The second and third drivers would have been in a more defensible position if they stopped at the scene. In such a case, they could argue a lack of negligence due to the limited space and time to react. Instead, they have triggered the hit-and-run provisions, including possible felony charges.

17 thoughts on “LAPD Searches For Three Drivers in Successive Hit-And-Runs Involving Same Victim”

  1. When I was 18 I came over the top of a hill on a relatively busy surface street and narrowly avoided hitting a motorcyclist who had lost control and laid his bike down in the middle of the road. I immediately stopped the car about 50 yards past him and jumped out to go assist him just as 2 more cars came over the top of the hill and hit and killed him.

    Both cars stopped after hitting him, and the drivers were emotionally devastated, and he was dead. All I could think was that I should have done a fast u turn and put my car between him and the top of the blind hill, instead of stopping and getting out of my car.

    But the cops told me I did the right thing, and had I placed my car between the motorcyclist and the top of the hill it would have caused more damage.

  2. Something similar happened in Miami a number of years ago. A man walked onto the Dolphin Expressway [836] in the dark morning rush hour and was run over scores of times or more. The traffic is so heavy the Highway Patrol had trouble getting to the guy before he looked like a squirrel in heavy traffic. Nobody charged, of course. In Miami stopping can get you in an accident.

  3. Nothing about the supremes’ midnight ruling — legislating from the bench!?

    A state action; States’ Rights!

  4. This deadly accident was entirely due to the man who died. It’s dark, he’s wearing dark clothing, he jaywalks in dangerous conditions and then reverses 2 1/2 steps directly into the path of an oncoming motorcycle. Then he gets run over twice because the drivers don’t see his dark figure lying prone in the middle of a dark road. It was an accident and the deceased’s estate should pay for whatever damages he caused. Did the drivers leave the scene? I don’t know.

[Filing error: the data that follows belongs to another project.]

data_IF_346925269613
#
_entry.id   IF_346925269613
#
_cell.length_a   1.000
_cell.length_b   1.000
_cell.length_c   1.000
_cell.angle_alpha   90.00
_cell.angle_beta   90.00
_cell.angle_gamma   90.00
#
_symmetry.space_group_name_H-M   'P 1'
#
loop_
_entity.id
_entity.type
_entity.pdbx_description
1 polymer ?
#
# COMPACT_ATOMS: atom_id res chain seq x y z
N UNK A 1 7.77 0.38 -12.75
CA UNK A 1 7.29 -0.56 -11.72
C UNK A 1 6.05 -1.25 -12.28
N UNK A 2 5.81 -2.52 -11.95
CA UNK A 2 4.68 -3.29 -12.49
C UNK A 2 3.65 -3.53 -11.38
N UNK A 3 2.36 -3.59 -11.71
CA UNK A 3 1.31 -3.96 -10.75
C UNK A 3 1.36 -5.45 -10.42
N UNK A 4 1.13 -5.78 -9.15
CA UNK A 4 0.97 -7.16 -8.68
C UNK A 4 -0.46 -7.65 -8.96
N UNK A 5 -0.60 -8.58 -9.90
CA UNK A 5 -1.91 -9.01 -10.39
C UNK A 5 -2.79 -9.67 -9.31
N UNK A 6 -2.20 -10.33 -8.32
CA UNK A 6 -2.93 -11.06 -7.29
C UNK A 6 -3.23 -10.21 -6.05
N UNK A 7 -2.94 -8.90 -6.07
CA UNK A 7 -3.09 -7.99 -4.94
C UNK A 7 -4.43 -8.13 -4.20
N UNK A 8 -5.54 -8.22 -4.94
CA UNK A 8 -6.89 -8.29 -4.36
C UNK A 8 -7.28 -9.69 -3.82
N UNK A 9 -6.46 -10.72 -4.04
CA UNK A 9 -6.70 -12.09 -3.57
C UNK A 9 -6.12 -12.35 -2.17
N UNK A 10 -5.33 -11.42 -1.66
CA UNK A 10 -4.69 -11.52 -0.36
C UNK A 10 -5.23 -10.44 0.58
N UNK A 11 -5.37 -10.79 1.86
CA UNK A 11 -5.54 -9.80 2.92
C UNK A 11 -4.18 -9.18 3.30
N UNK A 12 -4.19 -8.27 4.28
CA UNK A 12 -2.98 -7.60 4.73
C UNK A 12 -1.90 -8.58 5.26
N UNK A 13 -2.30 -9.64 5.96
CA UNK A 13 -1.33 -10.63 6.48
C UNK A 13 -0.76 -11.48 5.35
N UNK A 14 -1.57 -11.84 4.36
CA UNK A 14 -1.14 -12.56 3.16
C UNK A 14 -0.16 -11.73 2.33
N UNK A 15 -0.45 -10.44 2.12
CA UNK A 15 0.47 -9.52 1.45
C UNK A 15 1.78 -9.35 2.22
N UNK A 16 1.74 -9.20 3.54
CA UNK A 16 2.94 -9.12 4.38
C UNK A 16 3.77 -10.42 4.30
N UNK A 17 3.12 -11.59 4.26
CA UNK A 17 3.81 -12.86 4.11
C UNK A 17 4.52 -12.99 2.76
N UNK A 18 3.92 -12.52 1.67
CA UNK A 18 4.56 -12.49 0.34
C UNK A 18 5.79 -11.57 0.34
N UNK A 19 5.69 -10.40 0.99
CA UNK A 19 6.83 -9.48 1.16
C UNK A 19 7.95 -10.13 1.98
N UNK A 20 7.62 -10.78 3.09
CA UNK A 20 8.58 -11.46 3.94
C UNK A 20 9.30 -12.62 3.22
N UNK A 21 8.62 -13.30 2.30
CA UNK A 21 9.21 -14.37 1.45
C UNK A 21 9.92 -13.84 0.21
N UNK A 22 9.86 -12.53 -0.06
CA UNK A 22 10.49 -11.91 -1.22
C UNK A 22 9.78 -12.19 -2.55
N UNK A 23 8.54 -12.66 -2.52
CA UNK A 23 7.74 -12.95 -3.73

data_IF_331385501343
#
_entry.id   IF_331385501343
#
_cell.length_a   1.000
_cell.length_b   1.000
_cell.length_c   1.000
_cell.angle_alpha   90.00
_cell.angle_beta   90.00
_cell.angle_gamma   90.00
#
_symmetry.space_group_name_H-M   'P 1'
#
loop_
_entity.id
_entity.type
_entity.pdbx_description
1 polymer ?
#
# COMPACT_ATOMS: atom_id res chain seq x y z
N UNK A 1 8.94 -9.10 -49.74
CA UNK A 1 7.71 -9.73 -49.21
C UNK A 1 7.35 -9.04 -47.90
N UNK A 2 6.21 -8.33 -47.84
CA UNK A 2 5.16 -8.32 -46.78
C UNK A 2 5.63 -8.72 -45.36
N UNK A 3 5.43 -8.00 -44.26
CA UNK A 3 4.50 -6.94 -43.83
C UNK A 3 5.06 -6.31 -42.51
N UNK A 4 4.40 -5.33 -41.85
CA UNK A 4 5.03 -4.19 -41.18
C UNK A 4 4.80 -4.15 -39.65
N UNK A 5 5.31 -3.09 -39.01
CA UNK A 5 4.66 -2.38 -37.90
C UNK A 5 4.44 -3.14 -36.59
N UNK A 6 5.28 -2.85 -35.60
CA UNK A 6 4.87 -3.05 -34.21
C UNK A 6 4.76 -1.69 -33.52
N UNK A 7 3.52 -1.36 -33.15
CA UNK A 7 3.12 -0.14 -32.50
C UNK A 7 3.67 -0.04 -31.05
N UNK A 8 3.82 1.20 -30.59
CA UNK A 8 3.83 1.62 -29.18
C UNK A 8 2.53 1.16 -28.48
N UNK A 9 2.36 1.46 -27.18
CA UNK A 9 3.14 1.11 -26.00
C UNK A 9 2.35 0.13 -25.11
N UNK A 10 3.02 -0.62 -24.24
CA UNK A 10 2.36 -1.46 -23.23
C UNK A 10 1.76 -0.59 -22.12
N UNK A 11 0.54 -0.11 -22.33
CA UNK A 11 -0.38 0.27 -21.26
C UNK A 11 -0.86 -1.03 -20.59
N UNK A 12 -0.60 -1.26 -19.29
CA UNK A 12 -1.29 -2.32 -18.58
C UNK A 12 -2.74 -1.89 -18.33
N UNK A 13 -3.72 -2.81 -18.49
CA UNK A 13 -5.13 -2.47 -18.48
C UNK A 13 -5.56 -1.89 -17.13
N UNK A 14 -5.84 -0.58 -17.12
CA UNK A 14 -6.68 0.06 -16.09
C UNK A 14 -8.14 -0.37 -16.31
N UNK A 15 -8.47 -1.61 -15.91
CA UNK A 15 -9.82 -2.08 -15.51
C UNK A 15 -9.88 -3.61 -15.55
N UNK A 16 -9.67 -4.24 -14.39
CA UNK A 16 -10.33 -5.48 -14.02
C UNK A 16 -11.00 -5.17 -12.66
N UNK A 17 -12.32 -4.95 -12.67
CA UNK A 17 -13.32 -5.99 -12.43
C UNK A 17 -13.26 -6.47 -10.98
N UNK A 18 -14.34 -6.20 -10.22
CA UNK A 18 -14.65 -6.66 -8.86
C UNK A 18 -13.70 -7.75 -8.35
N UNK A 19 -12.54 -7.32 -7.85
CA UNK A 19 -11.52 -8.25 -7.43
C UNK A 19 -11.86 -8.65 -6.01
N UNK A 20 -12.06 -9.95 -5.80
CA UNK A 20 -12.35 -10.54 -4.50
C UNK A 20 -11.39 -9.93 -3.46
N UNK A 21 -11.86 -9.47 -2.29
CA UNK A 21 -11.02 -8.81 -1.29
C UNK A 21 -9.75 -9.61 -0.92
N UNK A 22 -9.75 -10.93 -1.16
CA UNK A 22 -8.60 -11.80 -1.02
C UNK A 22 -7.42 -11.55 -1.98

5. Through-fares in L.A. are generally much wider than those in New York and Chicago. For that reason Jay-Walking is highly discouraged. Yet certain fools will not only Jay-Walk, but they’ll take their good sweet time in crossing while paying no attention to traffic. The enclosed video suggests that could be the case with this victim.

    If you ‘have to’ Jay-Walk, wait for a long break in traffic, then promptly sprint across.

    1. I once crossed from the sidewalk to the Arc de Triomphe on the big roundabout in Paris, dodging trucks, taxis, cars and motorcycles racing around in their many lanes. I took the safe, underground tunnel on the way back to the sidewalk. I highly recommend not doing this, crossing the Arc de Triomphe traffic circle, if you should ever be tempted.

      [reposted because a partly bad word seems to have blocked the original].

    1. That’s what the always compassionate leftists did to priests and ordinary folk they didn’t agree with during the French Revolution. Locked them in boats with holes and shoved them into a deep river. Leftist mobs somehow cry for humanity and yet end up doing things like that.

  6. Yes let’s discuss what the legal implications of this event are rather than focusing on what this says about America’s self centered, it’s all about me, mentality and lack of any civic responsibility.

    1. rather than focusing on what this says about America’s self centered, it’s all about me, mentality and lack of any civic responsibility.

      It’s an oddball event. It doesn’t say much about anyone but the drivers in question.

      1. There was a similar incident which happened in Los Angeles in November 2019, right around Thanksgiving.

    2. I agree! I said some similar things earlier this year on a neighborhood comment thread. I was pilloried.

      1. It’s OK when Art Deco trolls these pages with “this is not going to end well” but you don’t dare steal her thunder.

        yes, the incident adds to an ever growing list of incidents demonstrating how self-absorbed, entitled, indifferent we are today in America. Abortion, is after all, the mother of self-absorbed actions that any human can commit. to listen to the Left, it’s an event to celebrate

        1. Does any one care? Where is the pope? Where have geeko0?

          He solved the great mystery….lets pray.